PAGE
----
Civil Rights Groups Incensed By Talk Of Muslim Registry, Internment Camps

Bill Clark

Civil rights groups are asking President-elect Donald Trump to swat down discussion among his backers of reinstating a registry of Muslim immigrants, which one surrogate favorably compared to the forced internment of Japanese Americans during World War II.

“NSEERS is a discredited program that was shelved in 2011 because it did not make our nation any more secure or safe, and only relied on the racial and religious profiling of Muslims traveling to the United States,” Robert McCaw, government affairs director for the Council on American Islamic Relations Government Affairs, told TPM on Thursday.

In the wake of the 9/11 attacks on the World Trade Center, the State Department instituted the National Security Entry-Exit Registration System, a program that now-Kansas Secretary of State Kris Kobach helped George W. Bush’s administration roll out. Under the program, male visitors and immigrants over the age of 16 from 25 countries, most of them majority-Muslim, were forced to register, sit for interviews and check in with U.S. officials about travel plans and changes of address.

Kobach, who claims to be serving as an immigration advisor to Trump’s transition team, told Reuters this week that he is pushing the President-elect to reinstitute the disbanded program.

As McCaw pointed out, the program failed to lead to a single terrorism conviction in its nine years of existence, even though some 93,000 immigrant men and teenagers registered with the system. NSEERS did lead to the unlawful detention of several foreign nationals, however. The United Nations and many U.S. civil rights groups condemned the program for unfairly singling out Muslims.

“What it communicates is that America is not a welcoming place, we do not trust the people we grant visas to, and we’re not secure in how we allow immigrants into our country,” McCaw said. “There are a number of potential criminal actors from every nation; why are we singling out Muslim males age 14 and above?”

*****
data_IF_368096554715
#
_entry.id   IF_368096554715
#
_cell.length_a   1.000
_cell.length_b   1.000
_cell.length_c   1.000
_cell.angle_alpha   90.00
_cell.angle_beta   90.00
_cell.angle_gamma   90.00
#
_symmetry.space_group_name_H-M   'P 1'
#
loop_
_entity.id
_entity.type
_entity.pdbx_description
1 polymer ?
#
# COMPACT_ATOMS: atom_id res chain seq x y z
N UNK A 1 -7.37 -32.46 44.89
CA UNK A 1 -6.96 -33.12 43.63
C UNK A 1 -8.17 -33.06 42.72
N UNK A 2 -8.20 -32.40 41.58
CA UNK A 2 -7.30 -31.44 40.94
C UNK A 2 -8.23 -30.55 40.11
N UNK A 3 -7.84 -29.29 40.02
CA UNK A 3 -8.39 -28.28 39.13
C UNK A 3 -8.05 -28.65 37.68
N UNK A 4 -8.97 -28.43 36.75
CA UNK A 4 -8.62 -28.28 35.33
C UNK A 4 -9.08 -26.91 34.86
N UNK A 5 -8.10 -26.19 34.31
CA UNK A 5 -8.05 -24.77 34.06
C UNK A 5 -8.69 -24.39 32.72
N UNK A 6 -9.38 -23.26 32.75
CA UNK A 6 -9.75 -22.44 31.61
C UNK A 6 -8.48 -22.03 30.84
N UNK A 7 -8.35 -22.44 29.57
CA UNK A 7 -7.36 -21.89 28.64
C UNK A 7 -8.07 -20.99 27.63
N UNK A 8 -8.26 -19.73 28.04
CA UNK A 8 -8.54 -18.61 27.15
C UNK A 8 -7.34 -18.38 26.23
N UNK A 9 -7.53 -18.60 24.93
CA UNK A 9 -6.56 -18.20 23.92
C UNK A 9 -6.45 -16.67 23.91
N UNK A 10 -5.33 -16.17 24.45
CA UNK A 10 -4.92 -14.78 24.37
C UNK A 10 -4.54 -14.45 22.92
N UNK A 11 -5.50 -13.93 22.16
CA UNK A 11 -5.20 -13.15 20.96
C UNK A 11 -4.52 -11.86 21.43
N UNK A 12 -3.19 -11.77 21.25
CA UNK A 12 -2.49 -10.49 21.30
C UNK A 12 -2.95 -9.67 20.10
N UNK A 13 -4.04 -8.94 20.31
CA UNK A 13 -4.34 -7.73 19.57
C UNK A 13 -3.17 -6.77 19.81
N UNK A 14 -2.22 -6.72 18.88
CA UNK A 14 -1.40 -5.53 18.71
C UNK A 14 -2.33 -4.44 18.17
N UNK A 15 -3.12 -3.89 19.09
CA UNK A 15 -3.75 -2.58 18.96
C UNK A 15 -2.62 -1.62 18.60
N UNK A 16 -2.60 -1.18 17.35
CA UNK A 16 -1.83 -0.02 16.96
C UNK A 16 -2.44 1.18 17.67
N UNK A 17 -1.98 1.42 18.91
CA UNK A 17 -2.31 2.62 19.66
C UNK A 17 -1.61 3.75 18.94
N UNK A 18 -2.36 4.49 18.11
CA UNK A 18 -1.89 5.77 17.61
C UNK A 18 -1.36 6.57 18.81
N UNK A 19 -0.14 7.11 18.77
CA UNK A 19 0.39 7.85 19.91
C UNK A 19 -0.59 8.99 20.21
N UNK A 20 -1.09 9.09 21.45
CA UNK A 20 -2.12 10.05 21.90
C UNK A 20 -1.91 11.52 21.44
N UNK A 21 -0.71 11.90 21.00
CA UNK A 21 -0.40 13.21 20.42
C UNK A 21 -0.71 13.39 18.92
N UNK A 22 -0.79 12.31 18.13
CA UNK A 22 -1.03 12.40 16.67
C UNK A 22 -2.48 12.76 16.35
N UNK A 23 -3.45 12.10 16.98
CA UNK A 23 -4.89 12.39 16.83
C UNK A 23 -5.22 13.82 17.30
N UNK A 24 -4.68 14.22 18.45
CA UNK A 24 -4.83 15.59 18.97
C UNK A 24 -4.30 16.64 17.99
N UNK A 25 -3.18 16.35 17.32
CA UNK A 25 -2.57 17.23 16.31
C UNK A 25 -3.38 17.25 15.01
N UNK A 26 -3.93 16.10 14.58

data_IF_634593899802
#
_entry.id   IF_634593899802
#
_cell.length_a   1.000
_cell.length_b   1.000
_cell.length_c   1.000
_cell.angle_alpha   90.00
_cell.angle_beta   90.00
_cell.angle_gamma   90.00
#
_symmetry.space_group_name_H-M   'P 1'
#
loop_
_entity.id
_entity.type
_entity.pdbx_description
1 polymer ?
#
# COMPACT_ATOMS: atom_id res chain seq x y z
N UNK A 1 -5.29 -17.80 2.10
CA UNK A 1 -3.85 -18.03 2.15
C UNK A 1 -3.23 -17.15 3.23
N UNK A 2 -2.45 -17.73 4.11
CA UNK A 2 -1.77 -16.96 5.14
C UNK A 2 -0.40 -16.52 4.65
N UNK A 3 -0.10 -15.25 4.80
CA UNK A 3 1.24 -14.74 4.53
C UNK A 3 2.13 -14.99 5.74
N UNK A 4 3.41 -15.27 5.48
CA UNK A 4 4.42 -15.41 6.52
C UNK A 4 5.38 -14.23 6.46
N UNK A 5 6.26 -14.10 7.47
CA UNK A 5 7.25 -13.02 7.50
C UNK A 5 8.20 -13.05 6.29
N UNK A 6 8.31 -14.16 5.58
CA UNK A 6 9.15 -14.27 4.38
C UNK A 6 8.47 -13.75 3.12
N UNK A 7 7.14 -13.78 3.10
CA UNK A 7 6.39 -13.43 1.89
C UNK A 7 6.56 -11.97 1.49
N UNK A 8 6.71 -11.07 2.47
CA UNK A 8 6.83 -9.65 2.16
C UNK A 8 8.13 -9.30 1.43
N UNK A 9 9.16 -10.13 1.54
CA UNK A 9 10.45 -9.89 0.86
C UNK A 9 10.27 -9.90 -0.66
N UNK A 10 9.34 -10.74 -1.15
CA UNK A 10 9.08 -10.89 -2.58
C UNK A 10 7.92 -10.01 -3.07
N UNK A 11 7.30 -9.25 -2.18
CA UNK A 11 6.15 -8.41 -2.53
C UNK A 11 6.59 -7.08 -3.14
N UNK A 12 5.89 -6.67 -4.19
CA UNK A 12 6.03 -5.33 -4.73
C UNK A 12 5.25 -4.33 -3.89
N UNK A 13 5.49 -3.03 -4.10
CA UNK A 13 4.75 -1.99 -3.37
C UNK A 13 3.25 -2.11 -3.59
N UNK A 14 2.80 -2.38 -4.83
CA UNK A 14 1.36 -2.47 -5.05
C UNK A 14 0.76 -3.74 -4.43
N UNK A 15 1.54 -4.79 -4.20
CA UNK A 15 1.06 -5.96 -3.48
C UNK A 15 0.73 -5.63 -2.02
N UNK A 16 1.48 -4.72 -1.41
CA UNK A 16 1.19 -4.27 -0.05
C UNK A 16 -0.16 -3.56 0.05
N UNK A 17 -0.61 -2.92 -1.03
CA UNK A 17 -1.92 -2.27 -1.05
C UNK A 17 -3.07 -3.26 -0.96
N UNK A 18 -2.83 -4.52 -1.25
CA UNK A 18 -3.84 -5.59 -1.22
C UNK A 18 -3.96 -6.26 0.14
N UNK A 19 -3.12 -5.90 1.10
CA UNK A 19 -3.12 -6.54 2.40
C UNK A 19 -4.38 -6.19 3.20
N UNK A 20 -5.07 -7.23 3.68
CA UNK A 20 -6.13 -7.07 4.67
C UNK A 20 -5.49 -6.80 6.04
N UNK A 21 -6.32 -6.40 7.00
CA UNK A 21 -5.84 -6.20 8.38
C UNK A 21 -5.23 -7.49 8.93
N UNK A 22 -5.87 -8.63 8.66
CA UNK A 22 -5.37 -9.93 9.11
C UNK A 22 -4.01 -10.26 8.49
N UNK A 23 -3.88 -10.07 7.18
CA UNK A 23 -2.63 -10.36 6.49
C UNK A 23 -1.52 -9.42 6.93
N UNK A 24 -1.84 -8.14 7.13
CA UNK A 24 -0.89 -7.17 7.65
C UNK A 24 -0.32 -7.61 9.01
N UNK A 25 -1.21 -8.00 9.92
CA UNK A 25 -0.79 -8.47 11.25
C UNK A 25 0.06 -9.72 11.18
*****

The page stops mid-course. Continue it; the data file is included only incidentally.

“It’s the theater of security,” he added.

Anti-Defamation League president Jonathan Greenblatt voiced solidarity with Muslims targeted by the program on Thursday.

“If one day Muslims will be forced to register, that is the day that this proud Jew will register as a Muslim,” he said in a statement posted to the ADL’s official Twitter account.

Trump surrogate Carl Higbie, who expressed support for such a registry in a Wednesday interview on Fox News, said that the forced imprisonment of some 110,000 people of Japanese ancestry living in the United States during World War II was a “precedent” for programs like NSEERS.

“It is legal. They say it’ll hold constitutional muster,” Higbie said. “I know the ACLU is going to challenge us, but I think it’ll pass. And we’ve done it with Iran back a while ago. We did it in World War II with Japanese.”

Higbie said that Trump “needs to protect America first” and he supports a registry if it would help the country “identify the true threat, and where it’s coming from.”

The U.S. government formally apologized for internment in 1988, acknowledging that it resulted from “racial prejudice, war hysteria, and a failure of political leadership.”

Internment applied to American citizens, while NSEERS applied to foreign nationals visiting the U.S., rendering the programs fundamentally different, as McCaw pointed out.

He sighed heavily when asked about Higbie’s comments, calling internment a “horrible chapter of U.S. history that we need to learn from, not return to.”

“It’s disgraceful that this is even a conversation we’re having,” McCaw said. “It’s scary for a lot of people and it creates a lot of confusion. I had a Muslim grandmother the other day call me in confusion and ask if they had already started interning Muslims because she misheard someone at the mosque.”

McCaw put the onus on Trump to ignore the counsel of individuals like Kobach and to tamp down on any talk of internment immediately.

“Donald Trump needs to go talk to his base and say this is something I absolutely reject and would not be a part of my administration,” he said.

ABOUT THE AUTHOR

Allegra Kirkland is a New York-based reporter for Talking Points Memo. She previously worked on The Nation’s web team and as the associate managing editor for AlterNet. Follow her on Twitter @allegrakirkland.
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